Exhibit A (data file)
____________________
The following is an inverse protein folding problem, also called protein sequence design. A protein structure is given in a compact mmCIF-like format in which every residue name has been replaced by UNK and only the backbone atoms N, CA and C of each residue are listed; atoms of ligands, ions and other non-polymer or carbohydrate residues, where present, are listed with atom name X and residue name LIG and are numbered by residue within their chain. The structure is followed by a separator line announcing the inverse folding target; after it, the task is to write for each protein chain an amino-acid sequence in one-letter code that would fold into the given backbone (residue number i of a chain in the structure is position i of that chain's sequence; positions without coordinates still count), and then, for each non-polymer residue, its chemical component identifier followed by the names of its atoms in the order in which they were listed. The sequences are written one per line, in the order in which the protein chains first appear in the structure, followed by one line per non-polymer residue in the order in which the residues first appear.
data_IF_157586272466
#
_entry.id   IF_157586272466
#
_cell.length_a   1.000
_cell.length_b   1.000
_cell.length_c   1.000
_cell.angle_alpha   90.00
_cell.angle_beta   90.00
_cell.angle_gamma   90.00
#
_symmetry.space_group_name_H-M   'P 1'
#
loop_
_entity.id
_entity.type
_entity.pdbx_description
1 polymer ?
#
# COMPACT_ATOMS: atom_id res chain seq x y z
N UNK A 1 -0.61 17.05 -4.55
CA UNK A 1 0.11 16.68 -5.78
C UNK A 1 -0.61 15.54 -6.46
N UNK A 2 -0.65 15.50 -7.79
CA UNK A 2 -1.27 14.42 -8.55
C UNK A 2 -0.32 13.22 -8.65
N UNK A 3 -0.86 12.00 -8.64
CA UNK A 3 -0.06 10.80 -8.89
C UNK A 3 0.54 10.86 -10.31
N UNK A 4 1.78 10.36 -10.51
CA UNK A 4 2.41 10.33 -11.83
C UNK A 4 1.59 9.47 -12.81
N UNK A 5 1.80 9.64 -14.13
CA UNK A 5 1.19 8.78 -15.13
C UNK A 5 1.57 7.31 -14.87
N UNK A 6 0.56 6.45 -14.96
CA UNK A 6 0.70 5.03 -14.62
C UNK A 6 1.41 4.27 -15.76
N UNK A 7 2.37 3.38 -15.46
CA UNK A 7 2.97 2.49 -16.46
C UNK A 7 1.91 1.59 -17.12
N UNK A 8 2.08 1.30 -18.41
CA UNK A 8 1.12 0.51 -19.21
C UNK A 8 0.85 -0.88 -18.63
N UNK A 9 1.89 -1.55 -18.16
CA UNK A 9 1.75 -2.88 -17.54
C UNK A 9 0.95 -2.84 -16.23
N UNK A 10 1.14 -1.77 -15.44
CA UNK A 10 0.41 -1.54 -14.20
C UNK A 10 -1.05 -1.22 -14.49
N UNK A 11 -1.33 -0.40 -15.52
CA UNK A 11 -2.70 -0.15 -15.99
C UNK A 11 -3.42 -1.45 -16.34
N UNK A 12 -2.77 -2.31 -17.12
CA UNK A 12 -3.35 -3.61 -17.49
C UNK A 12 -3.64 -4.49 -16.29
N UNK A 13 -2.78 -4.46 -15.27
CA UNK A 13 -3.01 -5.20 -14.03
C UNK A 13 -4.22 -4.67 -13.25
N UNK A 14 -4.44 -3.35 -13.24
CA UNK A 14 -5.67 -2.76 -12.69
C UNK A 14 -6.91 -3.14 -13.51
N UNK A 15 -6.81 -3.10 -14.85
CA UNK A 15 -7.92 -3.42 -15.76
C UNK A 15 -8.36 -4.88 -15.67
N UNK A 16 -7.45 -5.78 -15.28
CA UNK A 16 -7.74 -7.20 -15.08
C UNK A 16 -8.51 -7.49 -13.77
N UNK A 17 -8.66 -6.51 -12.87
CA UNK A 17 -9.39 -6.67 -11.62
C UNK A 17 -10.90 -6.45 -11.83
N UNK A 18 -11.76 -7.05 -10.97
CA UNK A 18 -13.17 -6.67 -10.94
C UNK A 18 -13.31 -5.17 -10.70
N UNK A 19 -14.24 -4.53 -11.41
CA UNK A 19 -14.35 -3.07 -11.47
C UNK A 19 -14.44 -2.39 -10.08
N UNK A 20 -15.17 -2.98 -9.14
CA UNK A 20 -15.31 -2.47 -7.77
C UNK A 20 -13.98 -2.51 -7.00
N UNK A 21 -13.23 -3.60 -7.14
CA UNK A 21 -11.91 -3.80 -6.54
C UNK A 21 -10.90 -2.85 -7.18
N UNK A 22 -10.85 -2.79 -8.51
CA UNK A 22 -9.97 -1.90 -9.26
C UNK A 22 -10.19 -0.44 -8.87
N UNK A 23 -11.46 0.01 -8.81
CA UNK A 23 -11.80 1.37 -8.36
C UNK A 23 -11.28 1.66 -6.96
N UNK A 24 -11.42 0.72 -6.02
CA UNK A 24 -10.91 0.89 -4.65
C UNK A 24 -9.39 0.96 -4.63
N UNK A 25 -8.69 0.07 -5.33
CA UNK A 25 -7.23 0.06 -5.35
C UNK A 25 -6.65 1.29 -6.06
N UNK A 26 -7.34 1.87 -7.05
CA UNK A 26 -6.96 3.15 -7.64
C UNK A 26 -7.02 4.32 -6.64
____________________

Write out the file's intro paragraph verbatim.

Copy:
The following is an inverse protein folding problem, also called protein sequence design. A protein structure is given in a compact mmCIF-like format in which every residue name has been replaced by UNK and only the backbone atoms N, CA and C of each residue are listed; atoms of ligands, ions and other non-polymer or carbohydrate residues, where present, are listed with atom name X and residue name LIG and are numbered by residue within their chain. The structure is followed by a separator line announcing the inverse folding target; after it, the task is to write for each protein chain an amino-acid sequence in one-letter code that would fold into the given backbone (residue number i of a chain in the structure is position i of that chain's sequence; positions without coordinates still count), and then, for each non-polymer residue, its chemical component identifier followed by the names of its atoms in the order in which they were listed. The sequences are written one per line, in the order in which the protein chains first appear in the structure, followed by one line per non-polymer residue in the order in which the residues first appear.